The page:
5 thoughts on “Equine Identification News”

  1. The EID and Equine Traceability Program obviously place all equines into the “livestock” category, so I feel it is critical that Equine Canada take immediate action to have the government place all equines into the GST-exempt tax category.
    As “livestock” – like cattle – we should not have to charge or pay GST on horse sales. Cattle are GST exempt.
    With harmonized tax laws being developed in various Provinces, having horses become GST-exempt now would be especially timely.
    This would also go a long way towards satisfying horse owners who are reluctant to bear the burden of cost associated with these new programs.
    The EID and Equine Traceability Programs are critical to the industry in our country…. the option of horse slaughter is necessary here. But, the government cannot have things “both ways”. Horses are either “livestock” or they are not. We need to be GST exempt.

  2. Would appreciate some comments on the controls of the database system and how they will conform to the Privacy laws in Canada. When the data is collected, will there be restrictions on its use and avaialbilty for any outside purposes?

  3. I don’t believe some of these posts. The new regulations come from the European Union – the people who are actually EATING our horses. They have finally gotten it through their heads that American’s don’t consider horses to be food animals, so they’re not subject to the restrictions that apply to food animals.

    Since we, most of us anyway, do not consider our horses food, we don’t raise them as you would a food animal. We expose them to chemicals that are strictly banned from the food chain. Ever notice those label warnings on bute, wormers, fly spray, many topicals, and on and on that says: Not for use in animals to be used for food. Ever notice those? That means that if your horse has ever in his/her ENTIRE LIFE been exposed to those chemicals he/she is banned from the human food chain PERMANENTLY.

    We have absolutely NO WAY of tracking this, so no American horse can be considered safe to eat. Just bute, for instance, is a known carcinogen, and causes bone marrow suppression and a-plastic anemia in humans.

    In Europe they have a very elaborate system – which is what Canada plans to implement by 2013 – in which within a short time after a horse is foaled he/she must have a microchip implanted with a unique tracking number. The horse is then issued a passport with all that info on ALL medications, illnesses, movements, etc. This passport MUST be with the horse when he/she is presented for slaughter, and the microchip number is checked to make sure it and the passport number are the same. I’m not sure about ALL the ins and outs, but that’s the gist of it.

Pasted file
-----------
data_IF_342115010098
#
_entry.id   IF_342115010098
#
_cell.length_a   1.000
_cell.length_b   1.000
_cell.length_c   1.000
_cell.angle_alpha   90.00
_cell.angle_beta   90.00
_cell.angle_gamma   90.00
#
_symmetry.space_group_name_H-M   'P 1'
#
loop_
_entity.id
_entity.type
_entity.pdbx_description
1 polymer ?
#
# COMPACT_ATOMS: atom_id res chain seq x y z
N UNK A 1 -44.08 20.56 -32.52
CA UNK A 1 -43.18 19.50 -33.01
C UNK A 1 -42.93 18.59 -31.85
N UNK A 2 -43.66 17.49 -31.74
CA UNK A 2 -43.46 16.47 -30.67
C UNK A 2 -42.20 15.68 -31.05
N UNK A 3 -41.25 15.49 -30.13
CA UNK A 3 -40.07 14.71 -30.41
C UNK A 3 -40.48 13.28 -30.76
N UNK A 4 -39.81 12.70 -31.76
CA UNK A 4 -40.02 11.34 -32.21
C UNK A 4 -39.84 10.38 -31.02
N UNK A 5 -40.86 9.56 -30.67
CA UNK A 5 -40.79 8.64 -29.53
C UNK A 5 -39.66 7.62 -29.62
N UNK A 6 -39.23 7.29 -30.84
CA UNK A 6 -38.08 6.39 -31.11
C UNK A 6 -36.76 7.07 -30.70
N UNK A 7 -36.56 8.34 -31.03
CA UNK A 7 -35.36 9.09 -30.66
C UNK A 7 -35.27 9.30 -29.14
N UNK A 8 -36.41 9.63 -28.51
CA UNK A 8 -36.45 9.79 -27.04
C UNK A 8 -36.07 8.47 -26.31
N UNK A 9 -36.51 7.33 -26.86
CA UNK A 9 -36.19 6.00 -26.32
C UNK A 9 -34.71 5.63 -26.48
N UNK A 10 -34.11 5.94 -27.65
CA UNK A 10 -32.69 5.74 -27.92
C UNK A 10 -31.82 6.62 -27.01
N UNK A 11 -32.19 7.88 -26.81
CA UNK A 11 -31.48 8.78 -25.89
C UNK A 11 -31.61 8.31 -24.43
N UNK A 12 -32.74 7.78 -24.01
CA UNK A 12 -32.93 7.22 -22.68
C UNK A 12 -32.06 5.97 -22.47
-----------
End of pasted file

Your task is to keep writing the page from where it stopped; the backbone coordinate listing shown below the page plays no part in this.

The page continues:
If you sell your horse for slaughter, you will have to have done all this, except of course, the US doesn’t have such a program and never will. However, it may be moot, because I’m sure the EU will be considering just banning American horses from their food chain. Canada recently had a lawmaker submit a bill to ban horse slaughter entirely in Canada because he couldn’t see any way they could get all this information for American horses.

    The market is collapsing anyway. A number of EU meat importers have promised their customers that they will by meat only from European horses. This is more about the extreme cruelty of the slaughter pipe line – which the Europeans did not know about but do now – than about meat safety issues, but that is coming. France in particular is said to be very upset about the chemicals they’ve been eating from American horses.

    This will ONLY affect horse owners who – for whatever reason – choose to send their horses straight to hell instead of providing them with a humane death.

  4. Exactly Suzanne.

    Why should our tax money go towards animal cruelty and the lining of the pockets of the rich while hurting people.

    It’s time to end it all. Do what’s right Canada and close the border to American poisoned horses!

  5. Livestock raised for human consumption can be traced form their origen! Horses change hands frequetly via auctions,sales etc…

    Being Bute,clenbuterol,banamine and a few other drugs are banned from meat animals and completely elinminates them for human cosumption,how can the EU justify their new rules for meat from Canada&Mexico knowing full well a majority of horses have had these banned meat drugs?